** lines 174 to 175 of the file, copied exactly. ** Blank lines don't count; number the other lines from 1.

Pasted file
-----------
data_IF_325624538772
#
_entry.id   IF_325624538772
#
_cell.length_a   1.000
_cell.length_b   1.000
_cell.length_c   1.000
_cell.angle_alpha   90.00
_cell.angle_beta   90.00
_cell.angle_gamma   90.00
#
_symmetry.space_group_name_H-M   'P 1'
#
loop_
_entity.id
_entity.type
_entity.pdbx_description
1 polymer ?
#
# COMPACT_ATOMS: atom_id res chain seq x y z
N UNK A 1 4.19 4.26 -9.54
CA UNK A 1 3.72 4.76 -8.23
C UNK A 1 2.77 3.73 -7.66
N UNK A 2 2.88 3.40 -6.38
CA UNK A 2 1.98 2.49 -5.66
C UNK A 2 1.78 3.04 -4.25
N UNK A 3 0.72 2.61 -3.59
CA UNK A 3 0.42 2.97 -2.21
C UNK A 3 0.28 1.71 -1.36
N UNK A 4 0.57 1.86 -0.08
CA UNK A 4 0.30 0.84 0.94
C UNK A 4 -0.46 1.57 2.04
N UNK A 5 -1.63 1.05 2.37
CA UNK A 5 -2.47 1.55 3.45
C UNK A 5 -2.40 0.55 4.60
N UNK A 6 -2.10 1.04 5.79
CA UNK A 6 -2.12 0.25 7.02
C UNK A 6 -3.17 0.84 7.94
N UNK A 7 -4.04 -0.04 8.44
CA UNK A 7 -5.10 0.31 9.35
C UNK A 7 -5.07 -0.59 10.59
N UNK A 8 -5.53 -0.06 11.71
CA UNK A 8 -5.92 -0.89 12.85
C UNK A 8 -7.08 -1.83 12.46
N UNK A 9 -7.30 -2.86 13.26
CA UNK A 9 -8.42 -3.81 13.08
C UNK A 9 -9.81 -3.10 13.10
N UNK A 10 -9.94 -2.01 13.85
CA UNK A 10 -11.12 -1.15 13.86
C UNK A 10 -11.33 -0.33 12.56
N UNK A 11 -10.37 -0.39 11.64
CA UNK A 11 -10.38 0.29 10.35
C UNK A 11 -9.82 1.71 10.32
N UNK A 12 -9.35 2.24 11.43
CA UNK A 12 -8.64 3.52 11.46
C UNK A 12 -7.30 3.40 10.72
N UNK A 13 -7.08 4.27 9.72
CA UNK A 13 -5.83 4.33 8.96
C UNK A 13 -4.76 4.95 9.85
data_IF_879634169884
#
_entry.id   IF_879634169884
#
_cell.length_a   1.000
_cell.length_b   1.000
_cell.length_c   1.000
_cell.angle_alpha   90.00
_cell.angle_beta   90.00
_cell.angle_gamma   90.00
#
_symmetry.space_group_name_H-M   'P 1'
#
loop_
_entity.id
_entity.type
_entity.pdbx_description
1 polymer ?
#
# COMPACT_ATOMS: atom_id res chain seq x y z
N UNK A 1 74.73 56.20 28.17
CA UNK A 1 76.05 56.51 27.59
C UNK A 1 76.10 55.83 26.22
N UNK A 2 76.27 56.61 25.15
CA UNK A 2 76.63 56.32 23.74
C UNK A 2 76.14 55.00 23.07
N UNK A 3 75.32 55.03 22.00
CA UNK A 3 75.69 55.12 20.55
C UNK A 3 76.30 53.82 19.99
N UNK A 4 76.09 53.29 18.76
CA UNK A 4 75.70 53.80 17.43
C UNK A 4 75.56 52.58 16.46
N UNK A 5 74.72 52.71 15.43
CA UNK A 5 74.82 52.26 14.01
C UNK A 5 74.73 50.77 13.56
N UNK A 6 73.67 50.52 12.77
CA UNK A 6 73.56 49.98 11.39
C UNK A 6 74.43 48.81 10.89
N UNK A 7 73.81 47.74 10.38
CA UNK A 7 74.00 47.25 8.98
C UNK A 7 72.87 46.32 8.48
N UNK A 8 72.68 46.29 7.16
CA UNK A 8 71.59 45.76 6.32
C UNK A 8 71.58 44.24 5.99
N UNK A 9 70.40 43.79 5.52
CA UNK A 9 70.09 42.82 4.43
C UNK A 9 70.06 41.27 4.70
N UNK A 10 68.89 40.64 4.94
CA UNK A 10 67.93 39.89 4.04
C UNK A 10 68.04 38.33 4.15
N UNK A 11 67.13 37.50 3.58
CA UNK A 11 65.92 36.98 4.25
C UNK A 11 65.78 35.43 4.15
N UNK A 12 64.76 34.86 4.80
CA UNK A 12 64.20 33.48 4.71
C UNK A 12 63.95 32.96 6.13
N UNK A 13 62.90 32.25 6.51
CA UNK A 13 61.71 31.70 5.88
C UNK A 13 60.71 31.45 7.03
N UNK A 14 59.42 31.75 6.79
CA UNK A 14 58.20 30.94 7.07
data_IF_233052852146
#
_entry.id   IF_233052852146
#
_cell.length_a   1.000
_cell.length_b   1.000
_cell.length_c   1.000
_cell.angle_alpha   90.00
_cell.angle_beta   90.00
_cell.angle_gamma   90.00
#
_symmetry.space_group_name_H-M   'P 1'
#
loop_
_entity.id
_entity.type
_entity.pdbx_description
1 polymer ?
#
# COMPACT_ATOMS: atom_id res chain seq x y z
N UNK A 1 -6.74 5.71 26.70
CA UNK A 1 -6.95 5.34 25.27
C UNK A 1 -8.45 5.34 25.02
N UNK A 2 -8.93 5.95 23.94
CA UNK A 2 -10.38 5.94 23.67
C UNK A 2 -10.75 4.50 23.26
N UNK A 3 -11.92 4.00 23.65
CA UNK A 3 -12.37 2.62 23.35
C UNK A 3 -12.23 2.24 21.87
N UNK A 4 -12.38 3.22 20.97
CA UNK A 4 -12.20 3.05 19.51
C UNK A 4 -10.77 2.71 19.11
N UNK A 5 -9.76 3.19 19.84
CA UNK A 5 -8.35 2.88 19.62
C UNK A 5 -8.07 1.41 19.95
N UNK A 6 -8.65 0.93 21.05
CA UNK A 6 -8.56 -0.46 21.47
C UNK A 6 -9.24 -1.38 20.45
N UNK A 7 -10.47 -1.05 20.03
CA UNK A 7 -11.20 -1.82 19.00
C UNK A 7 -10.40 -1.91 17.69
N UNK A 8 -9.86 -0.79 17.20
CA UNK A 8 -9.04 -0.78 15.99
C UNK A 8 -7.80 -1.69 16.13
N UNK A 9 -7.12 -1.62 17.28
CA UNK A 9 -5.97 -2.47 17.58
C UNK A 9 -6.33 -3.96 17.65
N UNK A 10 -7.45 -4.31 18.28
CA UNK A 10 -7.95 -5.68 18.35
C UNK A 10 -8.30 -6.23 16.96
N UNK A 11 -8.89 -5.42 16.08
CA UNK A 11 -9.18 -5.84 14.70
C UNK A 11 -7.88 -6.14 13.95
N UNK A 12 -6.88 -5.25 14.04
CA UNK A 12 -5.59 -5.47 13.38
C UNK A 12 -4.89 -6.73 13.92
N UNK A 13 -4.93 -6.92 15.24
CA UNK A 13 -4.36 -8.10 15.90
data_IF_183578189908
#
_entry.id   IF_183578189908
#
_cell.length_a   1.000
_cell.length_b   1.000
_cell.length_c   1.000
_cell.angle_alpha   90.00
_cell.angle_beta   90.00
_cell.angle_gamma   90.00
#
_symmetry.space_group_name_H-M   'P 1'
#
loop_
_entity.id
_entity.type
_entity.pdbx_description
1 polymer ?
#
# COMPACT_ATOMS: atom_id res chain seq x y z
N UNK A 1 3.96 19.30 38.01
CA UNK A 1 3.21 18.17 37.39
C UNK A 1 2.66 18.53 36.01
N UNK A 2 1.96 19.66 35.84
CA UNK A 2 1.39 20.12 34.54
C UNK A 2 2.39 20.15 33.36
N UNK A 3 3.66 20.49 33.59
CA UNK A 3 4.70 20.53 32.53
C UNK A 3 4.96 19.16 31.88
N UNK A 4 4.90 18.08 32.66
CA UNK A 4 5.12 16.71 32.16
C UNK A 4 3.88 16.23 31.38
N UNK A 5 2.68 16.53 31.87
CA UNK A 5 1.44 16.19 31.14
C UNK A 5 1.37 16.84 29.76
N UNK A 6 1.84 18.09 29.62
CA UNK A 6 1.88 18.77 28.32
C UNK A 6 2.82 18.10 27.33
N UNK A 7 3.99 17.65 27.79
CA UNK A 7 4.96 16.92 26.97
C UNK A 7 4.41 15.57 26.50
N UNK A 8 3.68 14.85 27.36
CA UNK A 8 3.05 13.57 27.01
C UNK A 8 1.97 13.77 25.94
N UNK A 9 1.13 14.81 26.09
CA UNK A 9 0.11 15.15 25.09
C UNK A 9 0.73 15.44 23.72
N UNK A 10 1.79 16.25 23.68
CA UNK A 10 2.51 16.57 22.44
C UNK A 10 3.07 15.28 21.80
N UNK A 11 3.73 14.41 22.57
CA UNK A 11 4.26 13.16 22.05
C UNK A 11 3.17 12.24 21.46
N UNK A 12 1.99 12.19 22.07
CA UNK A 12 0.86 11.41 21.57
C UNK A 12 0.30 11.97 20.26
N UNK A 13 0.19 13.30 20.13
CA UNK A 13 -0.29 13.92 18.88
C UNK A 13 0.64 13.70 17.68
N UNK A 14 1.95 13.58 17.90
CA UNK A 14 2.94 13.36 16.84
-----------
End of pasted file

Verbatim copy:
N UNK A 12 -6.88 -5.25 14.04
CA UNK A 12 -5.59 -5.47 13.38